Social network analysis is a research technique that was primarily developed in the fields of sociology and communication science. It focuses on the patterns of relationships between individuals and between groups like states and organizations. The Web can host social networks because it links people and organizations. To study Web links, social network analysis has been employ. The Zapatista movement, a modern social movement in which the Internet played a key role, was review by Garrido and Halavais.
The study gathered information on links to the Zapatista website and organize these links into an online Zapatista network. This Web of websites offer a singular perspective on the nature of the Zapatistas’ extraordinary success. Barnett, Park, and the affiliation between the 152 most visited Web sites in Korea was examine using interdomain hypertext links. They then use cluster analysis to reveal a hyperlink network, and it was discover that financial Web sites occupied the center of the network.
The “small-world” theory, which has its roots in social network analysis research from more than 30 years ago, discusses the proximity of two randomly chosen people through intermediary chains of acquaintances. The theory has been apply to the web environment, where the number of links along directional link paths between two Web sites or Web pages has replace the number of intermediate acquaintances between two individuals. A tiny percentage of connections are require in a “small-world” network, like the Web, to serve as “shortcuts” connecting “distant” areas of the network. Numerous studies have been carried out.
Diagramming techniques are use to conduct social network analysis; these techniques do vary slightly depending on the specific study (Rice & Anderson, 1994; Anderson, 2002): They are all refer to as networks, with the actors (such as people, professions, departments, or projects) acting as the knots and the connections between the knots being name arrows. For example, relationships could be of communication, competence, or economic variety. Numerous characteristics, such as frequency, relationship type, interaction level, or intensity, describe the relationships. The collect data are then examine using various methods that highlight the relationships.
In SNA, networks of people are visualize as graphs, which are then explore. Typically, nodes represent people in a social network, and edges between nodes represent one or more relationships between them (Figure 14.2). The resulting graph can show how people are connect. Small networks can be visualize, and these visual representations are intuitive, can reveal patterns of connections, and can highlight nodes that are highly connect or crucial for uniting groups. It becomes necessary to use graph analytic techniques to compute the properties of the nodes, and the graph as a whole as the network representation of a community expands.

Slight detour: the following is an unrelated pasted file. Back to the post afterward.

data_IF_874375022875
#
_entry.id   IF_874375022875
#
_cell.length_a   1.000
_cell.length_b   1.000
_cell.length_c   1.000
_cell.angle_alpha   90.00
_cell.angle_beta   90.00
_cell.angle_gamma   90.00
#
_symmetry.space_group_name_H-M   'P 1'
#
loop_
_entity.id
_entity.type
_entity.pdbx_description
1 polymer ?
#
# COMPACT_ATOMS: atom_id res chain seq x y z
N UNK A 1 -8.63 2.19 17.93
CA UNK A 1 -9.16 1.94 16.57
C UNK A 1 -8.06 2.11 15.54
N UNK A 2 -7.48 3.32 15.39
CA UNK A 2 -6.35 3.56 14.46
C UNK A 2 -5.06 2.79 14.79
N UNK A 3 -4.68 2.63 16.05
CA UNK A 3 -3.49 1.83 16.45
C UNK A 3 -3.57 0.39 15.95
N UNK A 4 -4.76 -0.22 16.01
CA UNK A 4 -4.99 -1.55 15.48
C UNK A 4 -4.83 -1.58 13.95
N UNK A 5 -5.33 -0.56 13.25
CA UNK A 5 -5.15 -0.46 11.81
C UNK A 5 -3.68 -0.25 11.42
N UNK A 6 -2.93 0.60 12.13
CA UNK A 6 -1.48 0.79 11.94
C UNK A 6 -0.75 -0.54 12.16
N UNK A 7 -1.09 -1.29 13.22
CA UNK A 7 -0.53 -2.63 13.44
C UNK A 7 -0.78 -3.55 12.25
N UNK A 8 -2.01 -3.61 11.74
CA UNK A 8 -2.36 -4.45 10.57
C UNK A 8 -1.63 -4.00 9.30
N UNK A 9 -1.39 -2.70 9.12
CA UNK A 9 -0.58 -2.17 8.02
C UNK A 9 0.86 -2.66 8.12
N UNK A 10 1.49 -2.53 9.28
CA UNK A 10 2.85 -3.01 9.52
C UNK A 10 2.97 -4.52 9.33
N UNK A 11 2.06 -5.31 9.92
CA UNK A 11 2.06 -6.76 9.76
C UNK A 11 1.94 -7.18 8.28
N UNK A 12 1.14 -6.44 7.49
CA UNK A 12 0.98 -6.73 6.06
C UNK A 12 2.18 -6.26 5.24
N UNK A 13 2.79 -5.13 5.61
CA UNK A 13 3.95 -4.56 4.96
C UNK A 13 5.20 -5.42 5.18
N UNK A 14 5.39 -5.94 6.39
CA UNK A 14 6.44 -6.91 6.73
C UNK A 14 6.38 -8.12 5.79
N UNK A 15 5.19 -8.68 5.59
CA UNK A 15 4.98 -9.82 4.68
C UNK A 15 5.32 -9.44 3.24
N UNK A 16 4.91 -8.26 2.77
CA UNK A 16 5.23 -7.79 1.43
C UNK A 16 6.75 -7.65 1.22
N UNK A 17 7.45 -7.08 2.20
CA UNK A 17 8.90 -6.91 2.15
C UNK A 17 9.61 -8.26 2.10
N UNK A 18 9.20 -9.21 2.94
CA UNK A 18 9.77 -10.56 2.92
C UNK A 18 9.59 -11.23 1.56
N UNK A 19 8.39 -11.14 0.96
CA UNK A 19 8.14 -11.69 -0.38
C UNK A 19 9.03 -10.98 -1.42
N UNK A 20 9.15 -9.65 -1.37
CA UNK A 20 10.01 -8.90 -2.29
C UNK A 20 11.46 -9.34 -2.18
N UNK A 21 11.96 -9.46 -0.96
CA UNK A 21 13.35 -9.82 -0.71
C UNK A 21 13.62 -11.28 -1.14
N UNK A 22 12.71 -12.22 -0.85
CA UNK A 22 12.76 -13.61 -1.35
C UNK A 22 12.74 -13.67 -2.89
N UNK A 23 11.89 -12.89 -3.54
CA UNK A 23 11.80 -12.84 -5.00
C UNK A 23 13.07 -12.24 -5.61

Techniques for SNA that use graph analysis are generally focus on connections, distributions, and clustering. Let us start by looking at a social network’s analysis of connections. The SNA contains some terms unique to social (human) relationship networks. However, many SNA techniques are the same as those used in other kinds of networks. Here are four terms from SNA that have to do with connections: propinquity, reciprocity, multiplexity, and homophily. Homophily is meant by the proverb “birds of a feather flock together.” It refers to the propensity for people to bond with others with whom they share a trait. These traits can be as straightforward as race, gender, or age or less obvious, like educational attainment, interests, or religious convictions.
Homophily is a helpful way to explore the idea of agency because it allows people to act differently from what is expect, forming bonds between groups that might not otherwise interact in any way other than through homophily. The term “multiplexity” describes the potential for various relationships to develop between two individuals. A graph exhibiting this property is generally refer to as a multi-partite graph. Relationship directionality is implied by reciprocity. One edge that points at both nodes can represent a reciprocal relationship, while two edges can represent a bidirectional relationship. As a result, a social network that depicts node reciprocity is, by definition, a directed graph.
SNA’s origins are multifaceted. In the social sciences, network theory has its roots in Georg Simmel’s work from the final decade of the 20th century (Simmel, 1908/2009). Sociometry, the forerunner of SNA, started with Moreno’s network visualizations, which could show up to 435 people (Moreno, 1934). Three disciplines, namely social psychology, sociology, and social anthropology. It have been particularly interest in representing social relations by graphs of points and lines. Cartwright and Harary’s research on more complex instances of structural balancing was inspire by Heider’s balance theory. It sought to describe the “equilibrium” characteristics of interpersonal relations (i.e., groups with more than three elements).